Despite its extensive investments, Imperial is not one of the twelve universities with substantial exposure to the Icelandic bank collapse. HEFCE revealed last week that twelve UK universities - including three in Wales - had around £77m at risk in Icelandic investments, with Cambridge standing to lose up to £11m.
Despite the College itself having no Icelandic investments, one part of the Imperial empire may be at risk of losing money, or at the very least having trouble accessing it - Hammersmith hospitals NHS Charities is still going through the merger process to form Imperial College NHS Trust and has £1.65m tied up in Iceland.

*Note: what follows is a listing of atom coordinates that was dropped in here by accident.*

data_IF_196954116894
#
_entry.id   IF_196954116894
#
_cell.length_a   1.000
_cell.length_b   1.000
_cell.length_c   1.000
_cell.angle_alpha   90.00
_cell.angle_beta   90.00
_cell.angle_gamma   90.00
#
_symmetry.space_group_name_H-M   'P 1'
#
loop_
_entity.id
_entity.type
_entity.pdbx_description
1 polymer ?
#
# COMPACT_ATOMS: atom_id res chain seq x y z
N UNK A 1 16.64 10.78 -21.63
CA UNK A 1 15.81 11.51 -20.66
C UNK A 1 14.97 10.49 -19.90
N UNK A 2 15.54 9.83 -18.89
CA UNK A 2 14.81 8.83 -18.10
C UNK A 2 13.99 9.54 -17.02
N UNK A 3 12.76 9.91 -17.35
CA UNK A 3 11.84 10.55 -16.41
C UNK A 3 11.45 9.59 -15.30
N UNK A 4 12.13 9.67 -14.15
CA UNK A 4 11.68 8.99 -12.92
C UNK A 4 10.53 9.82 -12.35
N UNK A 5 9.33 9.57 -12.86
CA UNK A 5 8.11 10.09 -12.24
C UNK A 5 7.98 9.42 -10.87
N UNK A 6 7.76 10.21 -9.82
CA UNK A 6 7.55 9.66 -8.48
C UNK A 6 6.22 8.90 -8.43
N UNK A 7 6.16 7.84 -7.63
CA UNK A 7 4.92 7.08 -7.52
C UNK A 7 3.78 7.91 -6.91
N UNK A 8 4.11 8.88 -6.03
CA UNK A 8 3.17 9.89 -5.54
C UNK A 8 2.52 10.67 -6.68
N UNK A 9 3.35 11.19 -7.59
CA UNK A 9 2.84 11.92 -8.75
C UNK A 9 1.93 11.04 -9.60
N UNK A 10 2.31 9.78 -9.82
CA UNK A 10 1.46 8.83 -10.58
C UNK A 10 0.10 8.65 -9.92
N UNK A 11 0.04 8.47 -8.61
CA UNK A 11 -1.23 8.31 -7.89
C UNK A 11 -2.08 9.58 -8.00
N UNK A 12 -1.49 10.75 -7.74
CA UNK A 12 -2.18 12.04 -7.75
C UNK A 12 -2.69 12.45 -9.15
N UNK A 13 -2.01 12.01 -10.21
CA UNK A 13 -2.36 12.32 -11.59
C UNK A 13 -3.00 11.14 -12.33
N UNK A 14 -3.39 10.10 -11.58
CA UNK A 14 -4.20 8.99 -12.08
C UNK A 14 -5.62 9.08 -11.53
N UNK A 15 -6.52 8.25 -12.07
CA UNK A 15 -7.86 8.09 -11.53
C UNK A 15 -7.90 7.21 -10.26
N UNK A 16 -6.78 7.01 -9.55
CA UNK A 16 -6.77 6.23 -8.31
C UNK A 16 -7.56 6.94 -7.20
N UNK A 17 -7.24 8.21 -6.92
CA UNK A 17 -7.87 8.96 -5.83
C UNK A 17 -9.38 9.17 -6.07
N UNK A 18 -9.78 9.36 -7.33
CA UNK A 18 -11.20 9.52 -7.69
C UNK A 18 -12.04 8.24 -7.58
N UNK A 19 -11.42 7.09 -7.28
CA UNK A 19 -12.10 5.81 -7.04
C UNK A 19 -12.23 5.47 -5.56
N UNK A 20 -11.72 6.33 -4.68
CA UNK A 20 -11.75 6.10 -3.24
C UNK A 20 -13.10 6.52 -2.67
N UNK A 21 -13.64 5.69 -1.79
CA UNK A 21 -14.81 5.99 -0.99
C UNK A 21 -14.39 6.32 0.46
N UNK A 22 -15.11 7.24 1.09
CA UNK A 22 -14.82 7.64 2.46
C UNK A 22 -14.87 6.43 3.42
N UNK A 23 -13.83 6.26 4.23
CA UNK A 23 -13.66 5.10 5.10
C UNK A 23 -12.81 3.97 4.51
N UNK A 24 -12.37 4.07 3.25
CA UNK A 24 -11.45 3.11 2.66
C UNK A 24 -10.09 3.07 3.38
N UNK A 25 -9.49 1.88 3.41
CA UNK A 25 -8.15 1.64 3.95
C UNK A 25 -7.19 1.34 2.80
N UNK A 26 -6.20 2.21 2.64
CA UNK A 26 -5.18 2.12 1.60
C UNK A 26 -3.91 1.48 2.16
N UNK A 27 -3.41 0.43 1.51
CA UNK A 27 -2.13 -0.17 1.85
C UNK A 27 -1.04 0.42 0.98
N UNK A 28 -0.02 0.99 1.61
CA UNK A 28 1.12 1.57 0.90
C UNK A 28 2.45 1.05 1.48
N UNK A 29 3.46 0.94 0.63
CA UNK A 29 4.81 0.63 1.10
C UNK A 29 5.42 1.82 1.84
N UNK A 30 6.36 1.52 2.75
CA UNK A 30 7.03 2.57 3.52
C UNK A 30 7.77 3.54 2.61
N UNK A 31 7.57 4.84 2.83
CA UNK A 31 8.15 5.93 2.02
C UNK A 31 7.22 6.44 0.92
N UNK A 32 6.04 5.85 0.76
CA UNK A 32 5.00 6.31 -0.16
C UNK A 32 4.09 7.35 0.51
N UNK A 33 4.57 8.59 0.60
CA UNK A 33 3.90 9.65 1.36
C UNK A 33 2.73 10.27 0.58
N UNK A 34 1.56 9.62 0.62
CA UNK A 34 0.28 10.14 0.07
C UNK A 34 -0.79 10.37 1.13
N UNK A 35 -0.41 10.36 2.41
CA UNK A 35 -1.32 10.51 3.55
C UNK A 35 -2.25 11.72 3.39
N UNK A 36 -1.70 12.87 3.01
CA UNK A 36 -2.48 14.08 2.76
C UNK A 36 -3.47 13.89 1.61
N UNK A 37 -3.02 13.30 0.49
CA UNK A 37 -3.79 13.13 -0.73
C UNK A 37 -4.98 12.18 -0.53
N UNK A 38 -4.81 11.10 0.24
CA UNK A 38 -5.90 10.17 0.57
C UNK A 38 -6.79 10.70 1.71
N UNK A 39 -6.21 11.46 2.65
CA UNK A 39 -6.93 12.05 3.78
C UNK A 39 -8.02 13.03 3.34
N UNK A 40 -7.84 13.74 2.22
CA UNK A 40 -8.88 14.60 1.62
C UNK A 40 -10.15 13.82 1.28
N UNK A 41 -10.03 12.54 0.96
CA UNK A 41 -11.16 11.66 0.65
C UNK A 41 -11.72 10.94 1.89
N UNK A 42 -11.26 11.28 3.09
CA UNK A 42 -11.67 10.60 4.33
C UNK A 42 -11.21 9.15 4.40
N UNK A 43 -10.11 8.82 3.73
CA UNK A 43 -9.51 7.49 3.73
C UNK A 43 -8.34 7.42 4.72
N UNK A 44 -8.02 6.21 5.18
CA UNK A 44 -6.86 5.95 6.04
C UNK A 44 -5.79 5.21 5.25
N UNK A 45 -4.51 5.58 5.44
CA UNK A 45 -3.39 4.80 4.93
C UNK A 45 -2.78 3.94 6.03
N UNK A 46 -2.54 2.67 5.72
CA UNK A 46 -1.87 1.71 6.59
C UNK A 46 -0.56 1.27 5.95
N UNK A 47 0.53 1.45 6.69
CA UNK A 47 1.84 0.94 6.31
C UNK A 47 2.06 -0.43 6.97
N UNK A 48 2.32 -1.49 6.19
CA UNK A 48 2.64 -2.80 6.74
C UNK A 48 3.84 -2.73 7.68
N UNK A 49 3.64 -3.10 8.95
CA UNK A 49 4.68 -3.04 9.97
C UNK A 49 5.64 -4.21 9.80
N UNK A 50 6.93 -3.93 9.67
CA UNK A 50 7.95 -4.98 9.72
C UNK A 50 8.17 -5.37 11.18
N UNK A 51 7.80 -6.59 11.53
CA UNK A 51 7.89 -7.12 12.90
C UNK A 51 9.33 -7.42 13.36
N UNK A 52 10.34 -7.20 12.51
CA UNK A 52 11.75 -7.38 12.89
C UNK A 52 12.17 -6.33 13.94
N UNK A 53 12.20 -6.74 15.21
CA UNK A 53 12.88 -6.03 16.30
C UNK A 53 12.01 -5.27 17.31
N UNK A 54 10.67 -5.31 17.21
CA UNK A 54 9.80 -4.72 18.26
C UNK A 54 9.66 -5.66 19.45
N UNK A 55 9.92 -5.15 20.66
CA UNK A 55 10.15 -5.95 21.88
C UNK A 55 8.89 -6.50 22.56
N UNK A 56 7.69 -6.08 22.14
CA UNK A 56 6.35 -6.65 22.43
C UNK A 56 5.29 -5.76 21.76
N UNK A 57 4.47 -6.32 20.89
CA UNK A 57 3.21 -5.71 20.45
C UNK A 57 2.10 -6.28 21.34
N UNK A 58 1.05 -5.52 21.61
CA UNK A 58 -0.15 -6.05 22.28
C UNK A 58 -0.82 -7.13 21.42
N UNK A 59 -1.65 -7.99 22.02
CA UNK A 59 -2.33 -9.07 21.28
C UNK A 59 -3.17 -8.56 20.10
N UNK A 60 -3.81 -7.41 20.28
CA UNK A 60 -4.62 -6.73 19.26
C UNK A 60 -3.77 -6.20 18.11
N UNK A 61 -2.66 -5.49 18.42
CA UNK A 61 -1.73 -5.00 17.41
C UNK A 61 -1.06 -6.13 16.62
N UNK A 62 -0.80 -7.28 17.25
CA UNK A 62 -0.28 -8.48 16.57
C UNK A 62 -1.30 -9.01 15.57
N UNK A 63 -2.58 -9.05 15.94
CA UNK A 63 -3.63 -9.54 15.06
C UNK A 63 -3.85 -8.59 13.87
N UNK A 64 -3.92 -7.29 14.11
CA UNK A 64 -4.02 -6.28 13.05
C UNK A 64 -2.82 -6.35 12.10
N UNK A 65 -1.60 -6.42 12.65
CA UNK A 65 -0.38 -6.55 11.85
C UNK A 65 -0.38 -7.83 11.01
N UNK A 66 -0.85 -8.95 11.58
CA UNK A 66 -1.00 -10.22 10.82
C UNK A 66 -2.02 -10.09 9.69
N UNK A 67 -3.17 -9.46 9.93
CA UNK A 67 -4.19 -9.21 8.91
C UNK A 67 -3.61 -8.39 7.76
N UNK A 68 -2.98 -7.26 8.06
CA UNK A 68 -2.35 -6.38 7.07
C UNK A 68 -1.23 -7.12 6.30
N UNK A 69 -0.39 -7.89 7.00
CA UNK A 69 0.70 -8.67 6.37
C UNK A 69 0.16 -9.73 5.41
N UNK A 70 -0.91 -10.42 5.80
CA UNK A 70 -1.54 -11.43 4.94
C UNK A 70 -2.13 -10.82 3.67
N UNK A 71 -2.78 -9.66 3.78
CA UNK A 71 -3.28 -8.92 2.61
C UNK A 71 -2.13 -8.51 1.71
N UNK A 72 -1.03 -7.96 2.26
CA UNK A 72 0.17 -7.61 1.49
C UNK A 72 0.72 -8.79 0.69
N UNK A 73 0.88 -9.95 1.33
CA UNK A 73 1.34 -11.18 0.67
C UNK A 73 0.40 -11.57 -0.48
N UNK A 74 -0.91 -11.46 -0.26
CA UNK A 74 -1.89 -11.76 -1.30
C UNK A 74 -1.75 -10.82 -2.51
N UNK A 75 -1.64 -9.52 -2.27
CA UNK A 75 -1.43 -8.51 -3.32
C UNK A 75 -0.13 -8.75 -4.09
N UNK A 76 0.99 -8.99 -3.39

Imperial has built up a substantial fund in recent years, for both student hardship loans and the campus renewal project. It was able to borrow £100m in low, fixed-rate bonds before placing the money in high-interest investment funds, in an effort to provide the college with a source of money unemcumbered by research grant restrictions. Centenary fundraising has also boosted projects such as the Student Opportunties Fund, with over £1m raised in the past five years, although all investments are likely to see reduced returns in the current climate.
A more pressing concern at present appears to be where the axe might fall due to falling tax revenues in the case of a recession - a number of important scientific projects were already under threat before the current economic woes.